Recently, Congressman Kennedy addressed Congress, rebuking The American Health Care Act.  Watch the video here.

Congressman Joseph Kennedy III represents the 4th District of Massachusetts and is a member of the House Energy & Commerce Committee.  For more information, visit his web site.

Don’t Betray Innocent People

By Mike Hyland, President and CEO

Once again there is a bill in Washington that would replace the Affordable Care Act with another version of health care policies, regulations, and practices.  Obviously, this is a heated political issue and will likely remain so for many years – but the politics of it tend to obscure an important fact: the current bill, like the last failed bill, will unequivocally harm people with disabilities and the professionals who support them.  In other words, it betrays innocent people.

The proposed bill will punch holes in Medicaid funding that individual states will not be able to fill.  With cuts of almost $850 billion over the next ten years, people with disabilities and their advocates once again find themselves (for the second time in a year that is barely four months old) in danger of being left behind.  In fact, given that this is the second bill in 2017 that threatens them, it would appear that a good many people in Congress are also choosing to simply say that these people just don’t matter.  How in the world can that be okay in this country?

Medicaid is a $600 billion annual program that contains many provisions and it is probably time for the program to be evaluated in terms of efficiency and outcomes.  Nonetheless, converting it to a block grant or per capita program goes well beyond that.  It destroys safety nets and opportunities for people with disabilities and turns a blind eye to the work force that has battled for years to be recognized with appropriate pay and benefits for the valuable work they do and have always done.  Drastic reductions to Medicaid funding undeniably makes it even harder to support professionals who are already stretched too thin.  Clearly, these proposed Medicaid cuts are tantamount to Congress and the new administration telling this workforce that what they do isn’t important.  At best, the people proposing this latest bill just don’t understand what this industry does.  At worst, they just don’t care.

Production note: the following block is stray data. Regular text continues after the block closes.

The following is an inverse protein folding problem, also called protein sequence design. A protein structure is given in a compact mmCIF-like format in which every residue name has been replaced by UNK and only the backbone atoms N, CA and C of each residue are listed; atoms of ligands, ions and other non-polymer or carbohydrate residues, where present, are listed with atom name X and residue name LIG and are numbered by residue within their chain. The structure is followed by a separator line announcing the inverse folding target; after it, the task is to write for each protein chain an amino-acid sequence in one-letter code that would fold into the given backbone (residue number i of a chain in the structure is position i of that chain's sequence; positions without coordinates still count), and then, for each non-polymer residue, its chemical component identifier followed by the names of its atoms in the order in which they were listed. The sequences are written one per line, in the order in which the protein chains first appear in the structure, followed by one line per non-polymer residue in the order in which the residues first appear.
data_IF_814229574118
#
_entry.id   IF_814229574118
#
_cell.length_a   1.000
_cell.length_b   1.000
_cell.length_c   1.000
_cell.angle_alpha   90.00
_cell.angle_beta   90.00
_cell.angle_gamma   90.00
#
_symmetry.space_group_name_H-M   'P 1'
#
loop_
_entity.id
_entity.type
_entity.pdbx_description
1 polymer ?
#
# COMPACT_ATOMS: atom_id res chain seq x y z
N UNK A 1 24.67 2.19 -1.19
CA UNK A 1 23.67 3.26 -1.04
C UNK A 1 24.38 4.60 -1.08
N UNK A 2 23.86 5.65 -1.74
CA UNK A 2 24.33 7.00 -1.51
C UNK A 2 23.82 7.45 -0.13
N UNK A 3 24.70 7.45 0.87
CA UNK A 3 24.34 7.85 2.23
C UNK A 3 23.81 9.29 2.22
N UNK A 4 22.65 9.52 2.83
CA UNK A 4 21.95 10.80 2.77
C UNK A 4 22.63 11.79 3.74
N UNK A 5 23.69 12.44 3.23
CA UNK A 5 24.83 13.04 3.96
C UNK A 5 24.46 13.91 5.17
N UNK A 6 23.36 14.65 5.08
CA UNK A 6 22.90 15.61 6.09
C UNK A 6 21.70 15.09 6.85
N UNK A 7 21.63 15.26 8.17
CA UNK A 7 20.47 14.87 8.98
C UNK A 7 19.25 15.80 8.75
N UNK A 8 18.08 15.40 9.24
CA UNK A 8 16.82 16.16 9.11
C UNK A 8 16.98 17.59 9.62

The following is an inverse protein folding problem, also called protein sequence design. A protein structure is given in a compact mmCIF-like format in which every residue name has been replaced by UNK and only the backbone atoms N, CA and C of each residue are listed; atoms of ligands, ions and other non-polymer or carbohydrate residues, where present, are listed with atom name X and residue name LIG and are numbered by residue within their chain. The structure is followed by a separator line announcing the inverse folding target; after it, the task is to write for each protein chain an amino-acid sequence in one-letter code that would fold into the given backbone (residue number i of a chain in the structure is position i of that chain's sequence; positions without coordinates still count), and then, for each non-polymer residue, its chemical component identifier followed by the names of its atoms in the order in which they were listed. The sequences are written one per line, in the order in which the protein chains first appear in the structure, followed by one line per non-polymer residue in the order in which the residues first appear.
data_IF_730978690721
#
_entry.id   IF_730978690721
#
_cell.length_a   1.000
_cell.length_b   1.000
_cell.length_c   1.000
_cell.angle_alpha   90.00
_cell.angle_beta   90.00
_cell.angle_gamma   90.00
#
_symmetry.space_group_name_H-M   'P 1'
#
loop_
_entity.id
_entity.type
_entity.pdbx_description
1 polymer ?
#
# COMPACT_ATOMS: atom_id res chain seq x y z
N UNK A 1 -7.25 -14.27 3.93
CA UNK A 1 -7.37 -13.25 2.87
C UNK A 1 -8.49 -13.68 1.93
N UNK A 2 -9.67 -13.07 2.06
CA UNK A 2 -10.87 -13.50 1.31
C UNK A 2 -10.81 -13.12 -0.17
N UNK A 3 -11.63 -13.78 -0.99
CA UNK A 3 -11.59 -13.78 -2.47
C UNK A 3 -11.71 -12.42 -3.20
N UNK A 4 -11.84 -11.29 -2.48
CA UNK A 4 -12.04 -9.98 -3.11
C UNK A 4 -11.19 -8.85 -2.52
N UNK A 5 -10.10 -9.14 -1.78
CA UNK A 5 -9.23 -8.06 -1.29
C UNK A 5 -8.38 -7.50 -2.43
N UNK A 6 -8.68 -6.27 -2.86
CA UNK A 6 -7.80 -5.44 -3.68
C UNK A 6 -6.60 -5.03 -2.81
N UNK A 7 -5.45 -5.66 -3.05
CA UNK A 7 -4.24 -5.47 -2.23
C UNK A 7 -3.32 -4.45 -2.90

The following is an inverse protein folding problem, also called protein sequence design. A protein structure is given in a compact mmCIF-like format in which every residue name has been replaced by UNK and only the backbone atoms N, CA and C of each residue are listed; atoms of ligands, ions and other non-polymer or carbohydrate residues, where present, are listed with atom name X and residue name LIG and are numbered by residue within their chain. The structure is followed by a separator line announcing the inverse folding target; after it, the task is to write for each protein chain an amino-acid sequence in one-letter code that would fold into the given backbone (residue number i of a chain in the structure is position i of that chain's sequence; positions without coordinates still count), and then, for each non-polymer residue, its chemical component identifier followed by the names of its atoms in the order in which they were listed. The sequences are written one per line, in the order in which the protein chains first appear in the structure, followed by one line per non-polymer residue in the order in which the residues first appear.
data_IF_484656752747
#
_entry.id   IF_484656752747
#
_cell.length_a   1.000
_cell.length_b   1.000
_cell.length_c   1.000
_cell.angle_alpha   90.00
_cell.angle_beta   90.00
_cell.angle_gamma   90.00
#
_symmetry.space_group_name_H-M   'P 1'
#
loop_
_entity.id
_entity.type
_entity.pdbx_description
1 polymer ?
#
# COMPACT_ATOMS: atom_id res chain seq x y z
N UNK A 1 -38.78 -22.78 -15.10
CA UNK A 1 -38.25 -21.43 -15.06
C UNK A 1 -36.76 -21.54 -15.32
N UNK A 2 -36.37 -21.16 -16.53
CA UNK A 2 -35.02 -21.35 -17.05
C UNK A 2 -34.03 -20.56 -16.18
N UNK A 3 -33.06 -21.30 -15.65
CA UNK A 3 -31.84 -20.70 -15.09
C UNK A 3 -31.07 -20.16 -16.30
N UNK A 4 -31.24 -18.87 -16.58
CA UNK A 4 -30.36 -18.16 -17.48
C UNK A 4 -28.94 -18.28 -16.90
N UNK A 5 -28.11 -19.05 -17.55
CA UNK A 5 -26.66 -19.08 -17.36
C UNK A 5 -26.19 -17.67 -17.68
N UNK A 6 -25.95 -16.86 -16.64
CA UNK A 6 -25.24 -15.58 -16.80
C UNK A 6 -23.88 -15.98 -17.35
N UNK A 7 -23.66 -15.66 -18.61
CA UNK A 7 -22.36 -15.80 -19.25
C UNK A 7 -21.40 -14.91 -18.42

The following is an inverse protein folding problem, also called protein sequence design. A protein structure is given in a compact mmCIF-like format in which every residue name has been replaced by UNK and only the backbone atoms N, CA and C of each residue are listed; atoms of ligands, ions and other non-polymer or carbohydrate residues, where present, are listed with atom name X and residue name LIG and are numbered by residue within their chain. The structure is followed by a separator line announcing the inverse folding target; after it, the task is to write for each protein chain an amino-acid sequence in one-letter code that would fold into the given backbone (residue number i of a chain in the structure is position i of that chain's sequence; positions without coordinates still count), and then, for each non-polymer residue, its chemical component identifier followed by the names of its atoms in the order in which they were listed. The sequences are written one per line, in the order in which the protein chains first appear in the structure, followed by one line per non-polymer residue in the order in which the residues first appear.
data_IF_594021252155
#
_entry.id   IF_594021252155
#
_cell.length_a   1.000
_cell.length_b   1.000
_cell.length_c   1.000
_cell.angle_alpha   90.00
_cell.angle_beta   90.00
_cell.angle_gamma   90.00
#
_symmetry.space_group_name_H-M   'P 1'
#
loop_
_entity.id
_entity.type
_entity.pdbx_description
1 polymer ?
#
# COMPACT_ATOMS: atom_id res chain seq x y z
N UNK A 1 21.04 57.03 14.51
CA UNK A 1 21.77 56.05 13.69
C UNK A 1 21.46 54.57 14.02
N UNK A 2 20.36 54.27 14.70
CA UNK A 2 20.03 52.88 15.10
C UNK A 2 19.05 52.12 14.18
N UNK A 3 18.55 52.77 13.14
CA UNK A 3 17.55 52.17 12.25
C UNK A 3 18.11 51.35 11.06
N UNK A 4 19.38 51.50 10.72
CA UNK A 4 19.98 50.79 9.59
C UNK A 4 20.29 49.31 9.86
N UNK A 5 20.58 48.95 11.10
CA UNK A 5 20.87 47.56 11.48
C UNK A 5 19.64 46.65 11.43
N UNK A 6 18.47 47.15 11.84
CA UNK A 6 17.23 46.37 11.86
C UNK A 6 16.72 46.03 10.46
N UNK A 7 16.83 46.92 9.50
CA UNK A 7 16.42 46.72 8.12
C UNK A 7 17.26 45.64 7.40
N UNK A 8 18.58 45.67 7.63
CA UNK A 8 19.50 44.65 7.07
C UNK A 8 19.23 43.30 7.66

People with developmental disabilities rely on current levels of funding to stay safe, to remain in a community of choice, to get to work programs, and to access wellness and recreation.  It’s utterly baffling that this would be a group that politicians seem to have deemed as needing less than they get now.  We’ll ignore the reality that savings realized from service cuts to disabled people are intended to fund a tax cut for people making a million dollars a year and up.  That’s an issue to be taken up elsewhere.  What needs to be talked about is the reality that the current legislation, as written, will take away from people who essentially have the least.  People with developmental disabilities already struggle to work, to get adequate health care, to have reliable transportation, to develop social networks, and to be heard.  They also are victims of abuse and neglect at a higher rate than the general population.  So why does Washington believe that reducing programs that support them is a good idea?  No one seems willing to answer that question, particularly those who when campaigning pledged not to cut Medicaid.  The hypocrisy is staggering!

The ACA is obviously a hot button issue that will remain so for a long time to come.  It’s expensive and it is the duty of elected officials to examine it and anything else that divides so many people.  But don’t do something that harms people who are ignored far too often.  Don’t turn back the clock and wipe out years of progress on so many fronts for people with developmental disabilities.  Hey Washington – don’t betray innocent people.